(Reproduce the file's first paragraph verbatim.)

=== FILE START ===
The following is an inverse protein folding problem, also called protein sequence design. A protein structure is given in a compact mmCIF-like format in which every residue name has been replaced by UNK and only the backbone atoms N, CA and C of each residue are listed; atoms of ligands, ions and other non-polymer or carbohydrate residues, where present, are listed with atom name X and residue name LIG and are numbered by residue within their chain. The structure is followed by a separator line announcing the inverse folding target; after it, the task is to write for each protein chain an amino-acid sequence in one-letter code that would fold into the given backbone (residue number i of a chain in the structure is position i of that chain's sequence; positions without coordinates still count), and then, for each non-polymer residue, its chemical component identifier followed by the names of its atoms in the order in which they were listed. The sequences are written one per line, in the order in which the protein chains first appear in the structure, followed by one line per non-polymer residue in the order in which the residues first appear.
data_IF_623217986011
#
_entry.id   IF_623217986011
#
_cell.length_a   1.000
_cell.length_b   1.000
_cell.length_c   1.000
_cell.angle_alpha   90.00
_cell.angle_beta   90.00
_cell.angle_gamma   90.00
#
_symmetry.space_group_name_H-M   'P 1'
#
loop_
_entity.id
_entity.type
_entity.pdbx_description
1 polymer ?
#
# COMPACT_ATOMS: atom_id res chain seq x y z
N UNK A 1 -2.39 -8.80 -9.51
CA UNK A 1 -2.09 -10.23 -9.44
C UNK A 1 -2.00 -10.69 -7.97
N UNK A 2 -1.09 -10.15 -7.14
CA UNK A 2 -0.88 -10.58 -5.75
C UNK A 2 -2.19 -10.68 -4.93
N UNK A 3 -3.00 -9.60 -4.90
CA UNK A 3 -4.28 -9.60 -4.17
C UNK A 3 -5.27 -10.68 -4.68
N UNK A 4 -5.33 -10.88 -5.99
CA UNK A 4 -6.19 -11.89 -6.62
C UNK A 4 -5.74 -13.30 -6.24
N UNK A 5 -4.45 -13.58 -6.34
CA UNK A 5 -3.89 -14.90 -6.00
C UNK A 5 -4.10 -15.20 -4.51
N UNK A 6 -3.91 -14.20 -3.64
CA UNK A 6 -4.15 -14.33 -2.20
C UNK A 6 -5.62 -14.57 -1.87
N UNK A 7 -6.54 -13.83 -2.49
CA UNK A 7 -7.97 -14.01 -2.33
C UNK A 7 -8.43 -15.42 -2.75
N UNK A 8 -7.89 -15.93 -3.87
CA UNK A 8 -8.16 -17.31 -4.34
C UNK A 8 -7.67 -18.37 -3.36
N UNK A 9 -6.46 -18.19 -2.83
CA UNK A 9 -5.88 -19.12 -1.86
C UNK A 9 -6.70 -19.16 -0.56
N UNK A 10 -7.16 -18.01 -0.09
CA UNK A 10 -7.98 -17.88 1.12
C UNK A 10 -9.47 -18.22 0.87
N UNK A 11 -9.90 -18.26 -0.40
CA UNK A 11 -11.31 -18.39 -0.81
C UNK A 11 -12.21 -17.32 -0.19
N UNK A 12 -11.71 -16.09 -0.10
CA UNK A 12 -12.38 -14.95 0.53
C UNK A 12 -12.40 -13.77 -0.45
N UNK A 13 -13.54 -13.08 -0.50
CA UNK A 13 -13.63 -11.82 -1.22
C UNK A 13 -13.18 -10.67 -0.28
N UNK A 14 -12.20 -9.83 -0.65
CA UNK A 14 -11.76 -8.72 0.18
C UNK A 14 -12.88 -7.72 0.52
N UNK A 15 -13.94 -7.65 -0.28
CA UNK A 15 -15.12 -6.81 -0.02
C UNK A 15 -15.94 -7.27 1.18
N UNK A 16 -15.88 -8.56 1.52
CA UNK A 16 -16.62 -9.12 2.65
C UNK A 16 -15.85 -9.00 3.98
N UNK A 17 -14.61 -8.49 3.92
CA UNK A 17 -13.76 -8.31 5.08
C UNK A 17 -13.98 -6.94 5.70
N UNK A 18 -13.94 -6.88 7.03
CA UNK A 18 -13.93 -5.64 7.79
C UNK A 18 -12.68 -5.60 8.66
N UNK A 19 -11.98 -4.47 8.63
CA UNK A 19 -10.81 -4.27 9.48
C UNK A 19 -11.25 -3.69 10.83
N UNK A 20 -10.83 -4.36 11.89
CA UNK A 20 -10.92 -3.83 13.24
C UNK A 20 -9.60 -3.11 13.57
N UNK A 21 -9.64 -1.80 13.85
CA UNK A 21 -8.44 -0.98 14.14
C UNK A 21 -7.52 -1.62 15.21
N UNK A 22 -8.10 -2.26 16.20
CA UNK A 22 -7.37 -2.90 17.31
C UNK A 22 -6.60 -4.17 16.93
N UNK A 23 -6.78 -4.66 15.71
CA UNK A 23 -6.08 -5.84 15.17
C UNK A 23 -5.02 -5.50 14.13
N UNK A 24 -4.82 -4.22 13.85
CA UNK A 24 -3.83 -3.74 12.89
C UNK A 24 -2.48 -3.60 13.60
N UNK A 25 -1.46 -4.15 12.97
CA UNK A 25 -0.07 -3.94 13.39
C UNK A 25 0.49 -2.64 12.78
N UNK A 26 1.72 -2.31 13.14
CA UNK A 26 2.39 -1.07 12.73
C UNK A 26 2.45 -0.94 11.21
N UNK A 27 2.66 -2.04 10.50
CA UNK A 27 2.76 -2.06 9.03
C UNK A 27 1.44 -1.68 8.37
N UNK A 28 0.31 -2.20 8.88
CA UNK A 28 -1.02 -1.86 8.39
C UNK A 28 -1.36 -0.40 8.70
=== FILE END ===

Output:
The following is an inverse protein folding problem, also called protein sequence design. A protein structure is given in a compact mmCIF-like format in which every residue name has been replaced by UNK and only the backbone atoms N, CA and C of each residue are listed; atoms of ligands, ions and other non-polymer or carbohydrate residues, where present, are listed with atom name X and residue name LIG and are numbered by residue within their chain. The structure is followed by a separator line announcing the inverse folding target; after it, the task is to write for each protein chain an amino-acid sequence in one-letter code that would fold into the given backbone (residue number i of a chain in the structure is position i of that chain's sequence; positions without coordinates still count), and then, for each non-polymer residue, its chemical component identifier followed by the names of its atoms in the order in which they were listed. The sequences are written one per line, in the order in which the protein chains first appear in the structure, followed by one line per non-polymer residue in the order in which the residues first appear.